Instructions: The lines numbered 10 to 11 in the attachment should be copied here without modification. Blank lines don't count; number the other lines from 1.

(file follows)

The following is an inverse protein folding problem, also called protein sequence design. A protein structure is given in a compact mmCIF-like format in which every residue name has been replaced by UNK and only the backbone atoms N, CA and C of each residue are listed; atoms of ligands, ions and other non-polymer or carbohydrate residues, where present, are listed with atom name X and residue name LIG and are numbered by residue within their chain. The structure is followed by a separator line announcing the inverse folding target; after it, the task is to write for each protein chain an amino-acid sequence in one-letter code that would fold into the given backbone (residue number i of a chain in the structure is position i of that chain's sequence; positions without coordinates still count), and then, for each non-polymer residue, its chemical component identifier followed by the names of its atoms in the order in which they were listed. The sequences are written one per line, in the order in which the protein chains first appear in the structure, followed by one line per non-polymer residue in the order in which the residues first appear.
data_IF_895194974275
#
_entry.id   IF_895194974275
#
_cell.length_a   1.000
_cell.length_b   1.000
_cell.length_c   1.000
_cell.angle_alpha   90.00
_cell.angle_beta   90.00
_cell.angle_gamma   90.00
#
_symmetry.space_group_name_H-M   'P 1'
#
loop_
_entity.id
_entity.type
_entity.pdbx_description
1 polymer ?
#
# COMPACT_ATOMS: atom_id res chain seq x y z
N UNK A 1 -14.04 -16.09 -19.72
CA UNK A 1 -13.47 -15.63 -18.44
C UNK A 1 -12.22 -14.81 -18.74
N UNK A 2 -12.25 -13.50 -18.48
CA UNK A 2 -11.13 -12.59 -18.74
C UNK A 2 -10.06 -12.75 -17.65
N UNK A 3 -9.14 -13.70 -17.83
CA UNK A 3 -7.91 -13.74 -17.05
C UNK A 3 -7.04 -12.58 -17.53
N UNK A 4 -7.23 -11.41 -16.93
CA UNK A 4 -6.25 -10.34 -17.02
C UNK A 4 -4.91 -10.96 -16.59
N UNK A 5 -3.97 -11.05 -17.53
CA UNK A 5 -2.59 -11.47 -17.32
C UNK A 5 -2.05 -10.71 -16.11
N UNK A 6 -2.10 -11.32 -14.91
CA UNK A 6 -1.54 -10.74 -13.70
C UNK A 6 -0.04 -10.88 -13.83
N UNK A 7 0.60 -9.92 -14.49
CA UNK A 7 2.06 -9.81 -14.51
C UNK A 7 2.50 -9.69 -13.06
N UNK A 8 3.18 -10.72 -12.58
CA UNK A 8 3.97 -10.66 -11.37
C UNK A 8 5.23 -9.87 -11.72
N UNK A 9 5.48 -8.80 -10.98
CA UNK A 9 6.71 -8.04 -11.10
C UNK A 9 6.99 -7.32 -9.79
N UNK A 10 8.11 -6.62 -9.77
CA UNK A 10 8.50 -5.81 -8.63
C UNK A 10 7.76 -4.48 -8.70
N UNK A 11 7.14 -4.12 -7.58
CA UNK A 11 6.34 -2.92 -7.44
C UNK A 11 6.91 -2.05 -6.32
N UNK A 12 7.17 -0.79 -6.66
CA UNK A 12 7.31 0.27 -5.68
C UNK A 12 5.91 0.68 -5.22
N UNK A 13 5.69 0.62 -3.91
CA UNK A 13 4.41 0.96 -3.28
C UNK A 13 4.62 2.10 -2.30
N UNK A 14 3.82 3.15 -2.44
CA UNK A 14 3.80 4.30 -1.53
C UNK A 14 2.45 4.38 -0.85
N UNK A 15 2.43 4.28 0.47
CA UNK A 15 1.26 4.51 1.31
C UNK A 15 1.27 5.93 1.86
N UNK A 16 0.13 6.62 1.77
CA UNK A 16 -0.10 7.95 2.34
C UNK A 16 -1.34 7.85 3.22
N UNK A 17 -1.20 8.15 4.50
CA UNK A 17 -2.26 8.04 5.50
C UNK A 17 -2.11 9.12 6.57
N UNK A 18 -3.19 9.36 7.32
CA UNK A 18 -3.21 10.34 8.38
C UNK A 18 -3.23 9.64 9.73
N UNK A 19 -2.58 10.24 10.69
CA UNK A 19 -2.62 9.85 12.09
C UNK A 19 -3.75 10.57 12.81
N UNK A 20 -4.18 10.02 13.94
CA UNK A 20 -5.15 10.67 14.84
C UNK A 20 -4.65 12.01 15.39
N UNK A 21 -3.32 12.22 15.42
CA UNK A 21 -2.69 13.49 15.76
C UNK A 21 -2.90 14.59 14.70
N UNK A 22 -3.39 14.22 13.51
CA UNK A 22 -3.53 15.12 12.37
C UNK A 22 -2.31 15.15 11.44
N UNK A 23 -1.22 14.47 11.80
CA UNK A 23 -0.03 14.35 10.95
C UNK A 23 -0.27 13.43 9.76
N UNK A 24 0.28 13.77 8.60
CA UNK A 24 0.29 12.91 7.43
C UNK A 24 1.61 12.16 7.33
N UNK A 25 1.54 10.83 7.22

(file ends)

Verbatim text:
_cell.angle_beta   90.00
_cell.angle_gamma   90.00